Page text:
Data From Phase 3 Pivotal Studies Show Amgen's Novel Investigational Cholesterol-Lowering Medication Evolocumab Significantly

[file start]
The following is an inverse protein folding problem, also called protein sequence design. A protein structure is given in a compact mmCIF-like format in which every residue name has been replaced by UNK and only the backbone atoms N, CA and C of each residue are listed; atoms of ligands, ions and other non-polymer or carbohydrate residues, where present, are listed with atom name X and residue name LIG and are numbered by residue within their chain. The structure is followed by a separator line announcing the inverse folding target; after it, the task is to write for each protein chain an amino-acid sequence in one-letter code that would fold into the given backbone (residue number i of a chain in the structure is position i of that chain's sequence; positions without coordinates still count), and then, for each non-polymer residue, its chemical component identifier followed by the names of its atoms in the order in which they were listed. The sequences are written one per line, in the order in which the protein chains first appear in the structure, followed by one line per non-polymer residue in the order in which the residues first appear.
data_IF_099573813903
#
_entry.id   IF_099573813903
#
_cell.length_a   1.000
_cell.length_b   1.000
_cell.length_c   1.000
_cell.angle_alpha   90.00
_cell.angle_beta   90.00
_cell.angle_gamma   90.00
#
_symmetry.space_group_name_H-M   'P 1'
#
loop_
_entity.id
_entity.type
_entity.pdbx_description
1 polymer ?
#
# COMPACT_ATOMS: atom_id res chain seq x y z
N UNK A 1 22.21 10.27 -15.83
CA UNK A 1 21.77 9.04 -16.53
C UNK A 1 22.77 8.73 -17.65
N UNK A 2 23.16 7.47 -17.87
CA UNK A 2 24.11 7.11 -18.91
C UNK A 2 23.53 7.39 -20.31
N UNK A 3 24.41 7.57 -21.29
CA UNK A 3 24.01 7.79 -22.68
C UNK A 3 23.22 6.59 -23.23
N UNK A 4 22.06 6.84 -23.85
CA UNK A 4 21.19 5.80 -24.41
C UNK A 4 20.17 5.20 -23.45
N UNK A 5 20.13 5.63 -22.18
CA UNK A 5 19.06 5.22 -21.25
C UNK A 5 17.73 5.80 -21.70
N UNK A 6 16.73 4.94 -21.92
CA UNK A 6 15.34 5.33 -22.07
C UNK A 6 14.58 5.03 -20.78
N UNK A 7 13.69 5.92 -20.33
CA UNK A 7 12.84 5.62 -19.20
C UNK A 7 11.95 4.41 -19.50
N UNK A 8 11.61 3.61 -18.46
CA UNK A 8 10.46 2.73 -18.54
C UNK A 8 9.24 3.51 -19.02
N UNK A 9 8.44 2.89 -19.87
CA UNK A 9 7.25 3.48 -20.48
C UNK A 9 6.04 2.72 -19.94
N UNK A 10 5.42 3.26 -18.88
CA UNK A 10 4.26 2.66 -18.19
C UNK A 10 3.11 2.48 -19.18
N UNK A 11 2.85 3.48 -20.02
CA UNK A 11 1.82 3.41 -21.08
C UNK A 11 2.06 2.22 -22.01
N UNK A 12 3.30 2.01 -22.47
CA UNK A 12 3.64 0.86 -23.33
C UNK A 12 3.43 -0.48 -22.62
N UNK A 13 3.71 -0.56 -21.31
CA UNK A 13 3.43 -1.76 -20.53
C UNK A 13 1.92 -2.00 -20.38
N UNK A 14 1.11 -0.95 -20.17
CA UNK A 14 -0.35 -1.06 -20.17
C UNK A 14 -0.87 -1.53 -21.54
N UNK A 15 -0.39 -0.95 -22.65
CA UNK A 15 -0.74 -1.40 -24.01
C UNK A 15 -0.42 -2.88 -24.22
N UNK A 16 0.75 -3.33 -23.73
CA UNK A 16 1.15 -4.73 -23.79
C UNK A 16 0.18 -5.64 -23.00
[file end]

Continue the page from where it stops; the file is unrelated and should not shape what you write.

Data From Phase 3 Pivotal Studies Show Amgen's Novel Investigational  Cholesterol-Lowering Medication Evolocumab Significantly Reduced LDL  Cholesterol in Statin Intolerant Patients and in Patients on Statins  Data From Two Separate Phase 3 Studies of Evolocumab (AMG 145), a PCSK9  Inhibitor, Presented in Late-Breaking Clinical Trials Session at ACC.14  Data Presented at ACC.14 From Five Phase 3 Studies in More Than 4,000 Patients  Form the Basis of Global Filing Plan  Please Note: This information is intended for Canadian media only. The safety  and efficacy of evolocumab are still under investigation, and Amgen has not  yet obtained authorization from Health Canada for sale of the product in  Canada.  MISSISSAUGA, ON, March 31, 2014 /CNW/ - Amgen Canada Inc. today announced new  detailed data from two Phase 3 pivotal studies that showed treatment with its  novel investigational cholesterol-lowering medication, evolocumab (AMG 145),  resulted in a statistically significant reduction in low-density lipoprotein  cholesterol (LDL-C) between 37-39 per cent, compared to ezetimibe in patients  with high cholesterol who cannot tolerate statins (GAUSS-2) and between 55-76  per cent compared to placebo when used in combination with statin therapy in  patients with high cholesterol (LAPLACE-2). Results from the two separate  Phase 3 studies, GAUSS-2 and LAPLACE-2, were presented as Late-Breaking  Clinical Trials and complement the three Phase 3 studies presented as Featured  Clinical Research at the American College of Cardiology's 63(rd) Annual  Scientific Session (ACC.14).  Positive results from the GAUSS-2 study were  simultaneously published in the Journal of the American College of Cardiology.  Evolocumab is an investigational fully human monoclonal antibody that inhibits  proprotein convertase subtilisin/kexin type 9 (PCSK9), a protein that reduces  the liver's ability to remove LDL-C from the blood.(1)  In the GAUSS-2 study, the most common adverse events (AEs) (≥5 per cent in  the combined evolocumab group) were headache, myalgia, pain in extremity and  muscle spasms. In the LAPLACE-2 study, no AEs occurred in ≥ 2 per cent of  the evolocumab combined group. The most common AEs in the evolocumab combined  group (>1.5 per cent) were back pain, arthralgia, headache, muscle spasms and  pain in extremity.  "As treatment with statins continues to be an important tool in the management  of high cholesterol, we are encouraged by the positive data from the Phase 3  studies of evolocumab in patients with statin intolerance and in patients  already on statin therapy," said Sean E. Harper, M.D., executive vice  president of Research and Development at Amgen. "We hope that evolocumab will  be able to help patients who are on a moderate or high-intensity statin and  not adequately controlled, as well as patients who cannot tolerate statins and  are in need of an alternate treatment option to help lower their LDL  cholesterol levels."  "Results from the five Phase 3 pivotal studies that we presented at ACC span  more than 4,000 patients and provide us with important insights on the  potential of evolocumab as a treatment for a range of patients at-risk for  cardiovascular disease," Harper added. "We are working closely with regulatory  authorities on our global filing plan in hopes of bringing this new treatment  option to patients with dyslipidemia."  GAUSS-2 (Goal Achievement After Utilizing an Anti-PCSK9 Antibody in Statin to  Intolerant Subjects-2) Primary Results        --  The GAUSS-2 study showed that in 307 patients with high         cholesterol who could not tolerate effective doses of at least         two different statins due to muscle-related side effects,         treatment with subcutaneous evolocumab (140 mg every two weeks         or 420 mg monthly), significantly reduced mean LDL-C by 37-39         per cent from baseline compared to ezetimibe (p<0.001).         o Results of the study showed the mean per cent reduction from           baseline in LDL-C at weeks 10 and 12 were 37 per cent for           evolocumab 140 mg every two weeks and 39 per cent for           evolocumab 420 mg monthly compared to ezetimibe.         o At week 12, the per cent reduction from baseline in LDL-C was           38 per cent for evolocumab 140 mg every two weeks and 38 per           cent for evolocumab 420 mg monthly compared to ezetimibe.     --  The most common AEs (> 5 per cent in evolocumab combined group)         were headache (7.8 per cent evolocumab; 8.8 per cent         ezetimibe), myalgia (7.8 per cent evolocumab; 17.6 per cent         ezetimibe), pain in extremity (6.8 per cent evolocumab; 1.0 per         cent ezetimibe) and muscle spasms (6.3 per cent evolocumab; 3.9         per cent ezetimibe).  LAPLACE-2 (LDL-C Assessment with PCSK9 MonoclonaL Antibody Inhibition Combined  with Statin ThErapy-2) Primary Results     --  The LAPLACE-2 study showed that in 1,896 patients with high         cholesterol (LDL-C > 2.1 mmol/L), treatment with subcutaneous         evolocumab (140 mg every two weeks or 420 mg monthly) in         combination with different daily doses of statin therapy         significantly reduced mean LDL-C by 55-76 per cent from         baseline compared to placebo and 38-47 per cent from baseline         compared to ezetimibe (p<0.001).         o Results of the study showed the mean reduction in LDL-C from           baseline at weeks 10 and 12 was between 66-75 per cent for           evolocumab 140 mg every two weeks versus placebo and between           38-45 per cent versus ezetimibe, for all statin cohorts.         o Results of the study also showed the mean per cent reduction           in LDL-C from baseline at weeks 10 and 12 was between 63-75           per cent for evolocumab 420 mg monthly versus placebo and 44           per cent versus ezetimibe, for all statin cohorts.         o At week 12, the per cent reduction from baseline in LDL-C was           between 68-76 per cent for evolocumab 140 mg every two weeks           and between 55-71 per cent for evolocumab 420 mg monthly,           compared to placebo, for all statin cohorts. Compared with           ezetimibe, evolocumab reduced LDL-C from baseline between           40-47 per cent when dosed every two weeks and between 39-41           per cent when dosed monthly, for all statin cohorts.     --  No AEs occurred in ≥ 2 per cent of the evolocumab         combined group. The most common AEs in the evolocumab combined         group were back pain (1.8 per cent evolocumab; 3.2 per cent         ezetimibe; 2.5 per cent placebo), arthralgia (1.7 per cent         evolocumab; 1.8 per cent ezetimibe; 1.6 per cent placebo),         headache (1.7 per cent evolocumab; 2.3 per cent ezetimibe; 2.7         per cent placebo), muscle spasms (1.5 per cent evolocumab; 2.7         per cent ezetimibe; 1.1 per cent placebo) and pain in extremity         (1.5 per cent evolocumab; 1.4 per cent ezetimibe; 1.3 per cent         placebo).  "Some patients being treated for increased cholesterol levels continue to  encounter cardiovascular issues," said Dr. Jacques Genest, Professor, Faculty  of Medicine at McGill University. "The results from the GAUSS-2 and LAPLACE-2  studies for evolocumab may offer a new lipid-lowering treatment option for  high-risk patients, or it may help patients control their LDL cholesterol  levels when their current treatments are not sufficient."  High cholesterol is the most common form of dyslipidemia, which is an  abnormality of lipids in the blood.(2,3) According to the Canadian Health  Measures Survey, more than 40 per cent of Canadians aged 20 to 79 have an  unhealthy level of total cholesterol.(4 )High blood cholesterol is a major  risk factor for heart disease and stroke.(5)  Amgen's webcast investor meeting at ACC.14, as with other selected  presentations regarding developments in Amgen's business given by management  at certain investor and medical conferences, can be found on Amgen's website,  www.amgen.com, under Investors. The webcast will be archived and available for  replay for at least 90 days after the event.  GAUSS-2 Study Design  GAUSS-2 (Goal Achievement After Utilizing an Anti-PCSK9  Antibody in Statin Intolerant Subjects-2) is a Phase 3 randomized,  multicenter, double-blind, placebo- and ezetimibe-controlled trial designed to  evaluate the safety, tolerability and efficacy of evolocumab in 307  hyperlipidemic patients who could not tolerate effective doses of at least two  different statins due to muscle-related side effects. Patients were randomized  to one of four treatment groups: subcutaneous evolocumab 140 mg every two  weeks and oral placebo daily; subcutaneous evolocumab 420 mg monthly and oral  placebo daily; subcutaneous placebo every two weeks and oral ezetimibe 10 mg  daily; or subcutaneous placebo monthly and oral ezetimibe 10 mg daily. The  co-primary endpoints were the per cent reduction from baseline in LDL-C at  week 12 and the mean per cent reduction from baseline in LDL-C at weeks 10 and  12. Secondary efficacy endpoints included means at weeks 10 and 12 and at week  12 for the following: absolute change from baseline in LDL-C; LDL-C < 1.8  mmol/L; and the percentage change from baseline in non-high-density  lipoprotein cholesterol (non-HDL-C), apolipoprotein B (ApoB), total  cholesterol (TC)/HDL-C ratio, ApoB/apolipoprotein A1 (ApoA1) ratio,  lipoprotein(a), triglycerides, HDL-C and very low-density lipoprotein  cholesterol (VLDL-C).  LAPLACE-2 Study Design LAPLACE-2 (LDL-C Assessment with PCSK9 MonoclonaL  Antibody Inhibition Combined with Statin ThErapy-2) is a Phase 3 randomized,  multicenter, double-blind, placebo- and ezetimibe-controlled study designed to  evaluate safety, tolerability and efficacy of evolocumab in 1,896 patients  with primary hypercholesterolemia and mixed dyslipidemia (LDL-C ≥ 2.1  mmol/L) when added to statin therapy. Patients were randomized to one of 24  treatment groups in a two-step randomization. Eligible patients were initially  randomized to one of five open label background statin treatments:  atorvastatin 10 mg, atorvastatin 80 mg, rosuvastatin 5 mg, rosuvastatin 40 mg  or simvastatin 40 mg daily. Patients randomized to atorvastatin were then  randomized to one of six treatment groups: evolocumab every two weeks and oral  placebo, evolocumab every month and oral placebo, subcutaneous placebo every  two weeks and oral placebo, subcutaneous placebo every month and oral placebo,  subcutaneous placebo every two weeks and ezetimibe 10 mg, or subcutaneous  placebo every month and ezetimibe 10 mg. Patients randomized to rosuvastatin  or simvastatin were then randomized to one of four treatment groups:  evolocumab every two weeks, evolocumab every month, subcutaneous placebo every  two weeks, or subcutaneous placebo every month.  The co-primary endpoints were the mean per cent change from baseline in LDL-C  at weeks 10 and 12 and the per cent change in LDL-C reduction at week 12.  Co-secondary efficacy endpoints included means at weeks 10 and 12 and at week  12 for the following: LDL-C < 1.8 mmol/L; absolute change from baseline in  LDL-C; and the percentage change from baseline in non-high-density lipoprotein  cholesterol (non-HDL-C), apolipoprotein B (ApoB), total cholesterol (TC)/HDL-C  ratio, ApoB/apolipoprotein A1 (ApoA1) ratio, lipoprotein(a), triglycerides,  HDL-C and very low-density lipoprotein cholesterol (VLDL-C).  About Evolocumab  Evolocumab is a fully human monoclonal antibody that  inhibits proprotein convertase subtilisin/kexin type 9 (PCSK9).(1) PCSK9 is a  protein that targets LDL receptors for degradation and thereby reduces the  liver's ability to remove LDL-C, or "bad" cholesterol, from the blood.(6  )Evolocumab, being developed by Amgen scientists, is designed to bind to PCSK9  and inhibit PCSK9 from binding to LDL receptors on the liver surface. In the  absence of PCSK9, there are more LDL receptors on the surface of the liver to  remove LDL-C from the blood.(1)  About PROFICIO: The Evolocumab Clinical Trial Program PROFICIO, which stands  for the Program to Reduce LDL-C and Cardiovascular Outcomes Following  Inhibition of PCSK9 In Different POpulations, is a large and comprehensive  clinical trial program evaluating evolocumab in 20 clinical trials, with a  combined planned enrollment of nearly 30,000 patients.  The Phase 3 program includes 14 trials to evaluate evolocumab administered  every two weeks and monthly in multiple patient populations, including in  combination with statins in patients with hyperlipidemia (LAPLACE-2 and  YUKAWA-2); in patients with hyperlipidemia who cannot tolerate statins  (GAUSS-2 and GAUSS-3); as a stand-alone treatment in patients with  hyperlipidemia (MENDEL-2); in patients whose elevated cholesterol is caused by  genetic disorders called heterozygous (RUTHERFORD-2 and TAUSSIG) and  homozygous (TESLA and TAUSSIG) familial hypercholesterolemia; as well as the  administration of evolocumab (THOMAS-1 and THOMAS-2).  Five studies in the evolocumab Phase 3 program will provide long-term safety  and efficacy data. These include FOURIER (Further Cardiovascular OUtcomes  Research with PCSK9 Inhibition in Subjects with Elevated Risk), which will  assess whether treatment with evolocumab in combination with statin therapy  compared to placebo and statin therapy reduces recurrent cardiovascular events  in approximately 22,500 patients with cardiovascular disease; DESCARTES  (Durable Effect of PCSK9 Antibody CompARed wiTh PlacEbo Study) in patients  with hyperlipidemia at risk for cardiovascular disease; OSLER-2 (Open Label  Study of Long TERm Evaluation Against LDL-C Trial-2) in patients with high  cholesterol who completed any of the Phase 3 studies; GLAGOV (GLobal  Assessment of Plaque ReGression with a PCSK9 AntibOdy as Measured by  IntraVascular Ultrasound), which will determine the effect of evolocumab on  coronary atherosclerosis in approximately 950 patients undergoing cardiac  catheterization; and TAUSSIG (Trial Assessing Long Term USe of PCSK9  Inhibition in Subjects with Genetic LDL Disorders), which will assess the  long-term safety and efficacy of evolocumab on LDL-C in patients with severe  familial hypercholesterolemia.  About Amgen's Commitment to Cardiovascular Disease Amgen is dedicated to  addressing important scientific questions in order to advance care and improve  the lives of patients with cardiovascular disease. Through its own research  and development efforts and innovative partnerships, Amgen has built a robust  cardiology pipeline consisting of several investigational molecules in an  effort to address a number of today's important unmet patient needs, such as  high cholesterol and heart failure.  About Amgen Canada As a leader in innovation, Amgen Canada understands the  value of science. With main operations located in Mississauga, Ont.'s vibrant  biomedical cluster, and its research facility in Burnaby, B.C., Amgen Canada  has been an important contributor to advancements in science and innovation in  Canada since 1991. The company contributes to the development of new therapies  or new uses for existing medicines in partnership with many of Canada's  leading health-care, academic, research, government and patient organizations.  To learn more about Amgen Canada, visit www.amgen.ca.  Forward-Looking Statements This news release contains forward-looking  statements that are based on management's current expectations and beliefs and  are subject to a number of risks, uncertainties and assumptions that could  cause actual results to differ materially from those described. 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In addition, we compete with other companies with respect to some of  our marketed products as well as for the discovery and development of new  products. We believe that some of our newer products, product candidates or  new indications for existing products, may face competition when and as they  are approved and marketed. Our products may compete against products that have  lower prices, established reimbursement, superior performance, are easier to  administer, or that are otherwise competitive with our products. In addition,  while we and our partners routinely obtain patents for products and  technology, the protection of our products offered by patents and patent  applications may be challenged, invalidated or circumvented by our competitors  and there can be no guarantee of our or our partners' ability to obtain or  maintain patent protection for our products or product candidates. We cannot  guarantee that we will be able to produce commercially successful products or  maintain the commercial success of our existing products. Our stock price may  be affected by actual or perceived market opportunity, competitive position,  and success or failure of our products or product candidates. Further, the  discovery of significant problems with a product similar to one of our  products that implicate an entire class of products could have a material  adverse effect on sales of the affected products and on our business and  results of operations. Our efforts to integrate the operations of companies we  have acquired may not be successful.  The scientific information discussed in this news release related to our  product candidates is preliminary and investigative. Such product candidates  are not approved by Health Canada, and no conclusions can or should be drawn  regarding the safety or effectiveness of the product candidates.  References  1. Amgen Data on File, Investigator Brochure. 2. World Health  Organization. Quantifying Selected Major Risks to Health. In: The World Health  Report 2002 - Reducing Risks, Promoting Healthy Life. Chapter 4: Geneva: World  Health Organization;202:47-97.  3. Merck Manuals website.  http://www.merckmanuals.com/professional/endocrine_and_metabolic_disorders/lipi d_disorders/dyslipidemia.html. Accessed March 2014.  4. Statistics Canada.   The Canadian Health Measures Survey.  http://www.statcan.gc.ca/pub/82-625-x/2010001/article/11136-eng.htm  Accessed  March 2014. 5. Heart and Stroke Foundation of Canada  http://www.heartandstroke.com/site/c.ikIQLcMWJtE/b.3484027/k.8419/Heart_disease __High_blood_cholesterol.htm  Accessed March 2014. 6. Abifadel M et al. Nat  Genet. 2003;34:154-156.       SOURCE  Amgen Canada  Natasha Bond, Amgen Canada, 905-285-3007, natasha.bond@amgen.com; Mary-Anne  Cedrone, Hill + Knowlton Strategies, 416-413-4575,  mary-anne.cedrone@hkstrategies.ca  To view this news release in HTML formatting, please use the following URL:  http://www.newswire.ca/en/releases/archive/March2014/31/c1886.html  CO: Amgen Canada ST: Ontario NI: BTC